Analysis: Crisis? What crisis?
There's a lot of hand-wringing going on about the state of the North American gas industry, but current conditions also offer an opportunity for gas players to show leadership and support demand side management (DSM) initiatives.
Supporting efforts to curtail consumption might seem heretical to oilpatch executives and employees. However, DSM could go a long way to prevent vote-conscious politicians from imposing controls on price and supply.
Washington's sensitivity about the gas industry was demonstrated this week by a special meeting of the National Petroleum Council. The one-day event, requested by Energy Secretary Spencer Abraham, was supposed to recommend solutions to high prices and low inventory levels.
Abraham told reporters on Thursday that conservation is a key way to stretch supplies this summer and rebuild storage inventories. However, President George W. Bush has been a lot keener on pushing supply solutions, evidenced by his 2001 energy plan that urged opening up more federal lands to drilling, than on promoting DSM.
In contrast to the Bush administration's position, energy conservation and efficiency played important roles in a report released last week by an organization called the Energy Coalition Foundation (which, as of this writing, does not appear to have a web presence).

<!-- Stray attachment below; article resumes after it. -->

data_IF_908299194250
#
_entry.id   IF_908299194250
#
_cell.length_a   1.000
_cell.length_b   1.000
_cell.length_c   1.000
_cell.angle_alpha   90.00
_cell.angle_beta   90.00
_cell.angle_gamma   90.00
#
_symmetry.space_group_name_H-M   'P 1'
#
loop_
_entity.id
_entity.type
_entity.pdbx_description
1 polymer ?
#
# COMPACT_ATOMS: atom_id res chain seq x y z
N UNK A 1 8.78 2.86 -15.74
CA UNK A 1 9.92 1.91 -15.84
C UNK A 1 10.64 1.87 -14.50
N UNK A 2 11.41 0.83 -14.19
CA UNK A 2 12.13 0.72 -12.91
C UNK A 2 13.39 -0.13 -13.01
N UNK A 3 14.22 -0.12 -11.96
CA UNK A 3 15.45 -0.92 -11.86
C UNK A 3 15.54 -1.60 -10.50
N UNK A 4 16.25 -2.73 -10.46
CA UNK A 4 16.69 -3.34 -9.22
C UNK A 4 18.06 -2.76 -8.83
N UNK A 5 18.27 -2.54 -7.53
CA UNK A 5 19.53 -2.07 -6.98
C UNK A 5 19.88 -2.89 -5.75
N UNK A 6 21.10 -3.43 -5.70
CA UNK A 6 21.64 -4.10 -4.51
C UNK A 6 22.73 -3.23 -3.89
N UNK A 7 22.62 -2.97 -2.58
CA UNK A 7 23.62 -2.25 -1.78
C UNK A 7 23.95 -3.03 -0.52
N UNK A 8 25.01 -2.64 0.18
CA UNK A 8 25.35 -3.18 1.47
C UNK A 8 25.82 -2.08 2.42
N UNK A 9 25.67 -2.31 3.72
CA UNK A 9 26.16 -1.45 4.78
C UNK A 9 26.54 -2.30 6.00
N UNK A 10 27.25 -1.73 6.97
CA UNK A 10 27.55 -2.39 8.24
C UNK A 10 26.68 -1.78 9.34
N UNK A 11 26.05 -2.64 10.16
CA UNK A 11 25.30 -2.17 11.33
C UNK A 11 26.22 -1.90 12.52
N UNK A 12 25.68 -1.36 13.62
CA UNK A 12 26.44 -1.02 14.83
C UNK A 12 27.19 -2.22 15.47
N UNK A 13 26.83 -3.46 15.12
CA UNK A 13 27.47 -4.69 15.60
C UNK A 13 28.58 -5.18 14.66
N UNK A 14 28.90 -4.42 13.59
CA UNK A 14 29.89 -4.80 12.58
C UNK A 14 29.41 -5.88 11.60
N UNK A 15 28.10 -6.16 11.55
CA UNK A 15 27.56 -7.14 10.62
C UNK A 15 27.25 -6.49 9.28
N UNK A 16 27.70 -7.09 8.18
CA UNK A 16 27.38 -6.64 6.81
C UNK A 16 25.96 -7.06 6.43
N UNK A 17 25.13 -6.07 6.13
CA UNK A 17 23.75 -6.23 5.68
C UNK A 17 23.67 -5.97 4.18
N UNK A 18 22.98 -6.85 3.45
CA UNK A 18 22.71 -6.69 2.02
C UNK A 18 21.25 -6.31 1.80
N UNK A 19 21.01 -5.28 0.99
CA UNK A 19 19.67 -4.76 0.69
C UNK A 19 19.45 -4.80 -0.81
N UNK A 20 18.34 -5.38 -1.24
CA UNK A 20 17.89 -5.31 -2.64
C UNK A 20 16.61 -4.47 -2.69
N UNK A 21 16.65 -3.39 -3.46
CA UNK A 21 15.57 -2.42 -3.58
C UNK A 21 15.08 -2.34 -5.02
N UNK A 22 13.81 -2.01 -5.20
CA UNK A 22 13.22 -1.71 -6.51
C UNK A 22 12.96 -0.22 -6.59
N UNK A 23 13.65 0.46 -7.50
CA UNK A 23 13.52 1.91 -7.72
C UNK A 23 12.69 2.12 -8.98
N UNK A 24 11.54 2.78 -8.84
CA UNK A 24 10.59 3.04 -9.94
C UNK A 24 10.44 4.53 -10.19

The ECF is a creation of business mogul Ted Turner, whose charitable foundations help fund the group. A close look at the report shows some pretty powerful people from both sides of the U.S. political fence spent a lot of their considerable gray matter and time in analyzing American energy policy and suggesting changes.
Members of the coalition include the following: C. Boyden Gray, a counselor to former President George H.W. Bush; John Podesta, chief of staff to former President Bill Clinton; and Tim Wirth, a former senator from Colorado and an advisor to Clinton on climate change.
Using a number of working groups that involved business, environmental, and labor representatives, the ECF tried to come up with politically feasible ways to cut U.S. oil consumption and carbon emissions by one-third over 25 years.
The ECF recommended incentives for both car manufacturers and buyers to spur faster adoption of fuel-efficient vehicles. It also encouraged more funding by state and federal governments to enhance the efficiency of electricity transmission and consumption. Unfortunately, attention given to the ECF's report faded fast.